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Historical Landmarks

Historical Timeline

  • NOVEMBER 2013

    Super-typhoon Haiyan ravages the central part of the Philippines archipelago. WHO activates an organization-wide mobilization to work closely with the government. The WHO standards are used successfully for the first time. The Department of Health Philippines coordinates the deployment of 151 medical teams and finds the new classification system fit for this purpose.

  • MAY 2013

    WHO issues the first ever Classification and Minimum Standards for Emergency Medical Teams (then called Foreign Medical Teams) in sudden-onset disasters such as earthquakes and typhoons. These guidelines outline principles and set forth core standards for how registered Emergency Medical Teams must function; and declare their operational capabilities.

  • DECEMBER 2011

    A working group on FMTs meets for the first time and commits to the need for a registration process for teams and minimal quality assurance systems that would allow receiving countries to identify teams able to meet and adhere to those minimal standards and meet their needs.

  • MAY 2011

    As part of a profound reform process, WHO Member States identify emergencies as a critical part of the Organization’s work. WHO creates a new work stream to ensure its capacity to repare for and respond to outbreaks and emergencies with health consequences.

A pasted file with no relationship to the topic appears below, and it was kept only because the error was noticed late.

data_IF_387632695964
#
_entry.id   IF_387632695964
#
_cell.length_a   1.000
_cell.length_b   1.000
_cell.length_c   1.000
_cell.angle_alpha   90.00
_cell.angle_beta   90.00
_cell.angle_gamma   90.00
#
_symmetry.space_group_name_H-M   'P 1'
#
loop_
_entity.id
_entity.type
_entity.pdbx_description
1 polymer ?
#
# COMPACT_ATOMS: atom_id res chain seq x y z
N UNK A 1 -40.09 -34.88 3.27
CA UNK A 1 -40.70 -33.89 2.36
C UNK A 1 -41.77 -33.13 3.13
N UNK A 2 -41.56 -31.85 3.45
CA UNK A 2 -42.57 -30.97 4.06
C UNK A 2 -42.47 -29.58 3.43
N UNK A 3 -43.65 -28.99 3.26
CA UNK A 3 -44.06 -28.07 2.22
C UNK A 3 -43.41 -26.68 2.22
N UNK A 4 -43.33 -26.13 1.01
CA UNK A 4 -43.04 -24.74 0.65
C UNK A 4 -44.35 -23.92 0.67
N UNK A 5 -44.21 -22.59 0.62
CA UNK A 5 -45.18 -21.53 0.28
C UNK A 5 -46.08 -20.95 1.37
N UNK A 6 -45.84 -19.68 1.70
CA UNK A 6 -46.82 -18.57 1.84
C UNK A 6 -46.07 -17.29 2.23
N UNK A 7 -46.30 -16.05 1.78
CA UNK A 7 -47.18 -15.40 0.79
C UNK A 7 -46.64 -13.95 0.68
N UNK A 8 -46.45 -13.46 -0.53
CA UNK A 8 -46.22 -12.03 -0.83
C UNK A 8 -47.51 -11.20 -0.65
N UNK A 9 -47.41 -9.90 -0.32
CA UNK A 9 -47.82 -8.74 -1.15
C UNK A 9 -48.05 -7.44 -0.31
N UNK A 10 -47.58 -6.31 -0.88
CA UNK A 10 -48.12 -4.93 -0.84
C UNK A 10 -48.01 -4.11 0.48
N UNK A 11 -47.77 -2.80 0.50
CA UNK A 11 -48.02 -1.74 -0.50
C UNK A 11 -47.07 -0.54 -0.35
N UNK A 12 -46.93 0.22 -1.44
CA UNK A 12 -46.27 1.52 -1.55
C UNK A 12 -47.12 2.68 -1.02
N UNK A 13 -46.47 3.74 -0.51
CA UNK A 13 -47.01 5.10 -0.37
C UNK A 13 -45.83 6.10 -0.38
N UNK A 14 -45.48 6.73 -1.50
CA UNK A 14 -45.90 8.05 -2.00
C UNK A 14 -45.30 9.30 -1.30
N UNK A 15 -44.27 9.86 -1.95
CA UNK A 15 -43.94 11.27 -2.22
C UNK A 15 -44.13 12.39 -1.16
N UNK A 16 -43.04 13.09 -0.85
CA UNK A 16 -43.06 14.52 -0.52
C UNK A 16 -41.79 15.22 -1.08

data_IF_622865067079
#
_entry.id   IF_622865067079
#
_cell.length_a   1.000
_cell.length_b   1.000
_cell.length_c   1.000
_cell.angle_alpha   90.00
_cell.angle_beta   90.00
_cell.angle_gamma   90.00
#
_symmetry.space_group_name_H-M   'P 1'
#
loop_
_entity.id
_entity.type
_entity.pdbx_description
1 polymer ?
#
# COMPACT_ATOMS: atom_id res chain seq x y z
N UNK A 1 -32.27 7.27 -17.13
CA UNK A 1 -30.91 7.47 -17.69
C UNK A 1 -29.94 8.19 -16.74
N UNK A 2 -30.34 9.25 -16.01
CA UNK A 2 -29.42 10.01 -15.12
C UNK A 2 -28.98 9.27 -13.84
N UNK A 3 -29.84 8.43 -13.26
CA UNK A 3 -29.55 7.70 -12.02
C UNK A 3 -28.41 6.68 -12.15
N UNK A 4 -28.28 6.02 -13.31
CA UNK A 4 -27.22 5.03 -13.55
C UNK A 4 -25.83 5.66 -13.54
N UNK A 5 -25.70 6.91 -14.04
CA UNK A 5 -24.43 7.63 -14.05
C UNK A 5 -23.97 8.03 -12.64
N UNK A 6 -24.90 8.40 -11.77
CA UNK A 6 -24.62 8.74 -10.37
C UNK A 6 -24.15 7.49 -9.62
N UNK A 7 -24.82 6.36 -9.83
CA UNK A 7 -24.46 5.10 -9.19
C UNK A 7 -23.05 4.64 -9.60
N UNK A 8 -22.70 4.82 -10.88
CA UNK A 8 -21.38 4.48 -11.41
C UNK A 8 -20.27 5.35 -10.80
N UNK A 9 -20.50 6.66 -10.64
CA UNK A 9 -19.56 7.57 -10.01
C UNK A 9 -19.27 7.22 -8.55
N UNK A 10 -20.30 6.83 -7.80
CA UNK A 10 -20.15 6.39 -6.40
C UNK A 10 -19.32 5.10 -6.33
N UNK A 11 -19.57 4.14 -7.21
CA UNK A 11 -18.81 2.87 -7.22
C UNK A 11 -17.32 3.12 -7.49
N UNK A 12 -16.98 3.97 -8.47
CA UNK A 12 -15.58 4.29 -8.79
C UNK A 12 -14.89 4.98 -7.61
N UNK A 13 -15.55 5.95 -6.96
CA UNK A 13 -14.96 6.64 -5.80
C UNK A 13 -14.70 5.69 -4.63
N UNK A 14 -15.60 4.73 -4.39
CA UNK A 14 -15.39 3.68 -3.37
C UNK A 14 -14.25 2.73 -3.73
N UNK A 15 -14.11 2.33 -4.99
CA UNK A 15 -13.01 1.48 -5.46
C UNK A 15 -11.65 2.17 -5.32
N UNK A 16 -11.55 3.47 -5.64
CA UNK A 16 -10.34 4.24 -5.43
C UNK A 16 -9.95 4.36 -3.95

Major earthquakes in Japan and New Zealand trigger responses from national and international medical teams. For these emergencies coordination occurs within existing health mergency Operation Centres, and countries are clear on what assistance they will accept or decline.

  • DECEMBER 2010

    WHO, the Pan American Health Organization (WHO Regional Office for the Americas) and partners convene a meeting in Cuba to discuss the Haiti response and determine the need to set standards and a coordination mechanism for Foreign Medical Teams (FMTs)

  • JANUARY 2010

    A catastrophic earthquake in Haiti causes hundreds of thousands of injuries. The international response is unprecedented, but coordination between teams is poor. Lives that that could have been saved are lost, and the global development community is awakened to the need for better-coordinated responses to emergencies.